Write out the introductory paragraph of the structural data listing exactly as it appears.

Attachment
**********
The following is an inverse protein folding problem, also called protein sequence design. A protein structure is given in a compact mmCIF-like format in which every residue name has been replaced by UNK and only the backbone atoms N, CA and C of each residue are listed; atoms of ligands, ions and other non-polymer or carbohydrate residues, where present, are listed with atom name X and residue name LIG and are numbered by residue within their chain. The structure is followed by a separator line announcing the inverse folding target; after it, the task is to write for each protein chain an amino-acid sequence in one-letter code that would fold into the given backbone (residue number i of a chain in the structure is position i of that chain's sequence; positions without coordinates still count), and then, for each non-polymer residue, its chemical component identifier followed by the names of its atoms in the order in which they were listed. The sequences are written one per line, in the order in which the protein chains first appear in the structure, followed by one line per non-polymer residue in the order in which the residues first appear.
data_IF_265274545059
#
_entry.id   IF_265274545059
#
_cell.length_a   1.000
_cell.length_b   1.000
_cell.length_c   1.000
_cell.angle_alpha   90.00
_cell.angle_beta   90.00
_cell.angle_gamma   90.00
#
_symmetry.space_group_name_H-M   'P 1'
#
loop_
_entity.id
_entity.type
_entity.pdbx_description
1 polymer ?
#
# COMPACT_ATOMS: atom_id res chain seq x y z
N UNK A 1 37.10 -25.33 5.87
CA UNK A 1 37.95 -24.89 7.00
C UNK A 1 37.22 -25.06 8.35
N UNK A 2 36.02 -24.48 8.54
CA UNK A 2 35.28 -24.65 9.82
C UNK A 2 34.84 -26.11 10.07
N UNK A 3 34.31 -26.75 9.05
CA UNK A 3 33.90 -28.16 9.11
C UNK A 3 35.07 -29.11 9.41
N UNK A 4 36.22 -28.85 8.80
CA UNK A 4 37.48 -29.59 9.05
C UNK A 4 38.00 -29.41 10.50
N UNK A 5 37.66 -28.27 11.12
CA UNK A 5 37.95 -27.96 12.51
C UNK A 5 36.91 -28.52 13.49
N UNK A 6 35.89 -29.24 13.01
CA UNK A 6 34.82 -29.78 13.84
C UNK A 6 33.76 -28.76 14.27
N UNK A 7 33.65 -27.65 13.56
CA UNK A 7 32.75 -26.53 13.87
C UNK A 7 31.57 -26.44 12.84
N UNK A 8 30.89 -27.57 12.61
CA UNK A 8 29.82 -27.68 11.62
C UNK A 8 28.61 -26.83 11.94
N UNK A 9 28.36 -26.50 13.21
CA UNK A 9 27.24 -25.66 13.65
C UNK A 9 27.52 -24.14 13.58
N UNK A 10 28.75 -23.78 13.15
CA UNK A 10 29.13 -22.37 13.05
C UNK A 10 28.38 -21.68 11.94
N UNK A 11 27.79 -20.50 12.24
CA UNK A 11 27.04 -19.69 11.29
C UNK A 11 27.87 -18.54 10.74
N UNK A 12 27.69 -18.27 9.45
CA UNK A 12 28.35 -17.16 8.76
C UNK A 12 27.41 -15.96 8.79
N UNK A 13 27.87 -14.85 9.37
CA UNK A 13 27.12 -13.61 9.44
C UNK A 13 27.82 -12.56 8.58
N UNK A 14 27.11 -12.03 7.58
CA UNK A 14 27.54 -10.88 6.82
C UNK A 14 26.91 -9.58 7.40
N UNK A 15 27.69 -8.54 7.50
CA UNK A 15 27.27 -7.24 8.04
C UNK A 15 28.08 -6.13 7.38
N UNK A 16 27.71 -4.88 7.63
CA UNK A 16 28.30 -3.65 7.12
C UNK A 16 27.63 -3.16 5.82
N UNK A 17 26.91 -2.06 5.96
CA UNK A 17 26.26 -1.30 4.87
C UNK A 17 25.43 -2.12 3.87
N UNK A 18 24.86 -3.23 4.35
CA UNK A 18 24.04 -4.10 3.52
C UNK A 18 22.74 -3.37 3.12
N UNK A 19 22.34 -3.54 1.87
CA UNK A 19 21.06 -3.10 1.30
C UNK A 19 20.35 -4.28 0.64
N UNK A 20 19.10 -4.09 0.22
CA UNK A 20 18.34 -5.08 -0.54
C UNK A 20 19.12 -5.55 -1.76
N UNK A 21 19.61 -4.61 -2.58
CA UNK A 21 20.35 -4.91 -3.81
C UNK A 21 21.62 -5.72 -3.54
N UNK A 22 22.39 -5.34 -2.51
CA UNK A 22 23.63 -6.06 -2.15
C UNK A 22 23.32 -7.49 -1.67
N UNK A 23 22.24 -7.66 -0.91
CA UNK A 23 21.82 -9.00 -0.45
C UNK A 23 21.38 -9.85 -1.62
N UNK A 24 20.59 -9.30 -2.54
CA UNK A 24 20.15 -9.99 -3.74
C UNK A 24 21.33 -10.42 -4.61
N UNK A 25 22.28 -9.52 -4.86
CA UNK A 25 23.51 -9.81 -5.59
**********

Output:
The following is an inverse protein folding problem, also called protein sequence design. A protein structure is given in a compact mmCIF-like format in which every residue name has been replaced by UNK and only the backbone atoms N, CA and C of each residue are listed; atoms of ligands, ions and other non-polymer or carbohydrate residues, where present, are listed with atom name X and residue name LIG and are numbered by residue within their chain. The structure is followed by a separator line announcing the inverse folding target; after it, the task is to write for each protein chain an amino-acid sequence in one-letter code that would fold into the given backbone (residue number i of a chain in the structure is position i of that chain's sequence; positions without coordinates still count), and then, for each non-polymer residue, its chemical component identifier followed by the names of its atoms in the order in which they were listed. The sequences are written one per line, in the order in which the protein chains first appear in the structure, followed by one line per non-polymer residue in the order in which the residues first appear.